Hello from Kanchanaburi, Thailand! I'm staying here for two nights to visit an elephant sanctuary and to squeeze in some WWII history. As you may know better than I, this area of the river Kwai (pronounced like "square" without the "s", actually with a different name but renamed after the book came out) witnessed a lot of brutality from Japanese soldiers toward Allied POWs and others. I am hoping to go to a museum on the subject on Saturday, which would make me much more informed, but I did manage to run from my guesthouse at sunset to see the bridge. It was very difficult to feel the solemnity of the bridge, which cost hundreds of thousands of lives to build (to my knowledge). The area was jam-packed with Chinese tourists and souvenir shops, but I'm hoping to go back in the morning to avoid this.
By the way, when I said "guesthouse", you should know to what I was referring. I did not mean a fancy resort like the one I'd just left. The room where I'm staying is called a "raft room", which means it's a thatched duplex cabin literally on a raft on the river. Strangely, it has wifi. It's got a completely gorgeous view of the sunset, and I'm sure that this is one stay I won't be forgetting anytime soon. I didn't comprehend this fully until a speedboat went past and we bobbed quite a lot. I hear karaoke boats frequent this area, and although it would be hilarious to spy on one, I am hoping for a good night's sleep tonight.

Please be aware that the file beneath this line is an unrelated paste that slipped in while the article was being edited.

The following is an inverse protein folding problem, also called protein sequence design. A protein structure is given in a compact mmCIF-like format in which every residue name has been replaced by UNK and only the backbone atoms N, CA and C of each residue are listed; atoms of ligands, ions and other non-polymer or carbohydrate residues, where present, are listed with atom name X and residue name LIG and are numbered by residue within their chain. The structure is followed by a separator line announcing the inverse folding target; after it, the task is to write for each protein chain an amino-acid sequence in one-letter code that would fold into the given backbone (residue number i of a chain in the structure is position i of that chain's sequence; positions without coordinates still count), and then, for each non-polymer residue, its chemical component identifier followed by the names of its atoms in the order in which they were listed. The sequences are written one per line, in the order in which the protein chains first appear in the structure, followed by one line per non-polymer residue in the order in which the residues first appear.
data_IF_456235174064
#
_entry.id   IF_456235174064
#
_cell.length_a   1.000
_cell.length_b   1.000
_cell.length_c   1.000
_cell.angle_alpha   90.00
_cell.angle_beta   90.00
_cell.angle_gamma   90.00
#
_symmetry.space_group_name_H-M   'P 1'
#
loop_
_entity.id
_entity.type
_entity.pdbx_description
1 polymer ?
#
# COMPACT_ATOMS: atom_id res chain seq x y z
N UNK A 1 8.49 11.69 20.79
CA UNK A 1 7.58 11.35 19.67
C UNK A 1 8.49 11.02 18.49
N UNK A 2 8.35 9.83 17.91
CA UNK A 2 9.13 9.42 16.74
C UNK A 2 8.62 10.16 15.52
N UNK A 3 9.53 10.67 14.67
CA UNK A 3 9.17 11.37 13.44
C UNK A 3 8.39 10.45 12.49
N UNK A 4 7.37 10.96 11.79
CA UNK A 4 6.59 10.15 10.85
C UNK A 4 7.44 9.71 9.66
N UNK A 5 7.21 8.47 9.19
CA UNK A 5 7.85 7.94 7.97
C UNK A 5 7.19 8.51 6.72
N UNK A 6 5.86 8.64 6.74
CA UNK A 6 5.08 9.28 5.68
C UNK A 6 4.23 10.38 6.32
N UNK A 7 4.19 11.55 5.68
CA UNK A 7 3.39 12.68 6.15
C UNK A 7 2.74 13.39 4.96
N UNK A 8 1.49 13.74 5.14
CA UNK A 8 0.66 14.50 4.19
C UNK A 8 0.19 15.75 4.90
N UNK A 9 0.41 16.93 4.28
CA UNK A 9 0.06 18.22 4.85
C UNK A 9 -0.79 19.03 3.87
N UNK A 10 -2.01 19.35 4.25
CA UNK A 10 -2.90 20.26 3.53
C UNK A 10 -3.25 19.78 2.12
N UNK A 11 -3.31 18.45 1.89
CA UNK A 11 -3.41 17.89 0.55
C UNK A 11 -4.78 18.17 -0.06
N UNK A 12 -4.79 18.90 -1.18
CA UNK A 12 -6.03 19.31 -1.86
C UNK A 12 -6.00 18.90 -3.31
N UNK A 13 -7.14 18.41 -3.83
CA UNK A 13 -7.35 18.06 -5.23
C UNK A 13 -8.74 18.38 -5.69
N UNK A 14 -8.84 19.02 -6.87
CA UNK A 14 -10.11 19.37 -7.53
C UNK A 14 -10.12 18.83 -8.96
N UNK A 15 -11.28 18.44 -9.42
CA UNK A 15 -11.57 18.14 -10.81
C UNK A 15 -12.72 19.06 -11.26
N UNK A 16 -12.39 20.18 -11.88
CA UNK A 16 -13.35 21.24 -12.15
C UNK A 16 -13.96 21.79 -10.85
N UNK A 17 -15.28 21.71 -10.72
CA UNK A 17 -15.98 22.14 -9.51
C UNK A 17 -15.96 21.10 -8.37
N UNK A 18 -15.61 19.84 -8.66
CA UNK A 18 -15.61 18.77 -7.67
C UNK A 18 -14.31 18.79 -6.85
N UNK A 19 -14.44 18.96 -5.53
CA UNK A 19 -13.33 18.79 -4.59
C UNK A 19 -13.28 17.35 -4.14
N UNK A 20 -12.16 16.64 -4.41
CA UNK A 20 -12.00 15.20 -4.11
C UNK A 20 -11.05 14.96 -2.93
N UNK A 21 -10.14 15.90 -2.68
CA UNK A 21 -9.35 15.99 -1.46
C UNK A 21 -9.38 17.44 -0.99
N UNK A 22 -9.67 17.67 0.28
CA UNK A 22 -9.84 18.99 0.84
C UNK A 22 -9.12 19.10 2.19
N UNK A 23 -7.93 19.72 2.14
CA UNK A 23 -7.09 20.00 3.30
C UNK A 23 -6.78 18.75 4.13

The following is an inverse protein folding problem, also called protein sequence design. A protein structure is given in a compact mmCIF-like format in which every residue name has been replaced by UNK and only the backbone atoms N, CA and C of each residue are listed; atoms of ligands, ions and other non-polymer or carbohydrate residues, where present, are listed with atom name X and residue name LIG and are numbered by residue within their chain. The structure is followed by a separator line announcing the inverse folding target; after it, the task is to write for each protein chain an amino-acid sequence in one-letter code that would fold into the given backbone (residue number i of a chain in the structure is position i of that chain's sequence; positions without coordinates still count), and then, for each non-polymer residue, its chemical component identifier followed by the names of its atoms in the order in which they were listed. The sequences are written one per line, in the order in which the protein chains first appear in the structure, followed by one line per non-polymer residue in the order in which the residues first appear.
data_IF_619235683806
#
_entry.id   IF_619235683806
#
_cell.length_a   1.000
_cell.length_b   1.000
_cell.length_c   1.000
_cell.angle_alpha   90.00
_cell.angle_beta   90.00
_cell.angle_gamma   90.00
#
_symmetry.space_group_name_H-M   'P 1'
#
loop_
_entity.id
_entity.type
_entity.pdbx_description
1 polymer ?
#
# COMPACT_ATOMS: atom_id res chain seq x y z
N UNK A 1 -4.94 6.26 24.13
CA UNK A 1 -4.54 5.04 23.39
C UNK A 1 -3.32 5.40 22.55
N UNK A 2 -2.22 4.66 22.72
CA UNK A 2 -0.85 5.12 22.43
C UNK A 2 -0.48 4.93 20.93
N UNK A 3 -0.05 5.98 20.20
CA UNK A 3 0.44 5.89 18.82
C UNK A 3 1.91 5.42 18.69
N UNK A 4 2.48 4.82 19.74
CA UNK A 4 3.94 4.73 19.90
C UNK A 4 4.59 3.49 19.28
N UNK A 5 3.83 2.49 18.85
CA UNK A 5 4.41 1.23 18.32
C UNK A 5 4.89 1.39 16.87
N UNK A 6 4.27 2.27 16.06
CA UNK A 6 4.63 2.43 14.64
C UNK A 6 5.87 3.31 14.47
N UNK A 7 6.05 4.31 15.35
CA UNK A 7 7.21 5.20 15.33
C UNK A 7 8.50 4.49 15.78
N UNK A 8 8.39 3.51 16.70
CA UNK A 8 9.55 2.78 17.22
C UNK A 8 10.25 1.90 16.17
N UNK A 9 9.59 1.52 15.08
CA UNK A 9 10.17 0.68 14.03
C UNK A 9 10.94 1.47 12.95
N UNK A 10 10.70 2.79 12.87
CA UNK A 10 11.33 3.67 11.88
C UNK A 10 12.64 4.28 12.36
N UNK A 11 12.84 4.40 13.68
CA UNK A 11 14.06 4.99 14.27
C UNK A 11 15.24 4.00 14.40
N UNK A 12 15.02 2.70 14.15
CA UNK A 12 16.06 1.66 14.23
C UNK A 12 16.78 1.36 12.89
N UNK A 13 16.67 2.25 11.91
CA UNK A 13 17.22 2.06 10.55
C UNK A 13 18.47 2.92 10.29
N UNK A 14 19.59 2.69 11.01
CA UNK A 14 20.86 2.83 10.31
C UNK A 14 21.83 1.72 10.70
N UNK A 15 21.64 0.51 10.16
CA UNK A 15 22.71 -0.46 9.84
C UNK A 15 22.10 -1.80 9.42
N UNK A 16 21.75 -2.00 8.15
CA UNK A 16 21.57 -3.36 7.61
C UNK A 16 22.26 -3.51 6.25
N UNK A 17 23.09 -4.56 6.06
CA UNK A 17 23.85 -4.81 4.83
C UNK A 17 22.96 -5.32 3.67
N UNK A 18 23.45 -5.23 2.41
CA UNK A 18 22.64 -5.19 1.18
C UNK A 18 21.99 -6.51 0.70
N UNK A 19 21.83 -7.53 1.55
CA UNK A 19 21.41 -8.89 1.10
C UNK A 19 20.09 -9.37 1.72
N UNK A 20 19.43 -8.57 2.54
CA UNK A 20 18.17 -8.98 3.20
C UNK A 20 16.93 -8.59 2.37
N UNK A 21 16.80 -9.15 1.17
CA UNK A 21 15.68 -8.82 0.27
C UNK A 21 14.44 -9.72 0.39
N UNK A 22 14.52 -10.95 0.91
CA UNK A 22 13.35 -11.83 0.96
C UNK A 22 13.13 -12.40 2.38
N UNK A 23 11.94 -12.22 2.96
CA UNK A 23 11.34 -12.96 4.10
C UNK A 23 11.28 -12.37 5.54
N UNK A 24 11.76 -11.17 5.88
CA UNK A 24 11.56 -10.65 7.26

Why am I interested in a good night's sleep, you ask? Well, apart from obvious reasons (I AM SEEING ELEPHANTS TOMORROW), I had a little awakening experience last night. I'd had a gorgeous day. Swimming on Ko Samet was everything I could hope or dream. I would sink into the water and feel like life just couldn't get any better. On my last evening, it started lightly raining, making the water sound like someone was sprinkling huge amounts of glitter onto its surface. A Thai tween and her mom Sam near me, laughing, and the girl decided instantly that we were friends and kept looking at me and grinning hugely. It was great.
Then it was night, and I lay in my gorgeous resort room, basking unconsciously in the A/C, when I was awakened at 4:30 a.m. by a rustling noise. Not a big deal, I decided. The A/C was on, after all. The rustling got louder. It was definitely coming from the plastic bag where I'd put the takeout container that had contained my dinner, and it wasn't the vent. I lay frozen. It got even louder. I decided that from the noise level, a rat must have gotten into my room. I lay in the dark in shock, considering my options. The hotel didn't open its front desk until 7:00, and I had no broom-like apparatus. I decided there was nothing for it but to stay safe in my bed and ignore the noise until the rat went on its way.
This is where I tell you that I'm pooping fiery water these days. I know, I'm sorry, but I just think you should know. It paints a more complete picture of travel. Now that we've gotten that out (ha), I can tell you that I was forced to sneak past the bag three times, that I did not in fact go back to sleep, and that in the end I blasted ABBA and the (accused) rat stayed hidden and quiet in the bag while I packed and left. I told the guy at the desk in an undertone when I left, and he nodded nonchalantly and checked my room number. I got much the same reaction last month when I changed hostels in Tokyo after a bedbug sighting, but I know that they ran around cleaning in a frenzy when I hauled my stuff out. I suspect it was the same in this case. I didn't want some poor hotel maid to pick up the bag and get the surprise of her life!
That is, if there was a rat at all. Who knows? I am taking malaria pills and traveling alone. Anything can happen. Let's just hope that somehow this raft is more isolated (large splashes from outside) than the resort! At any rate, tomorrow, elephants!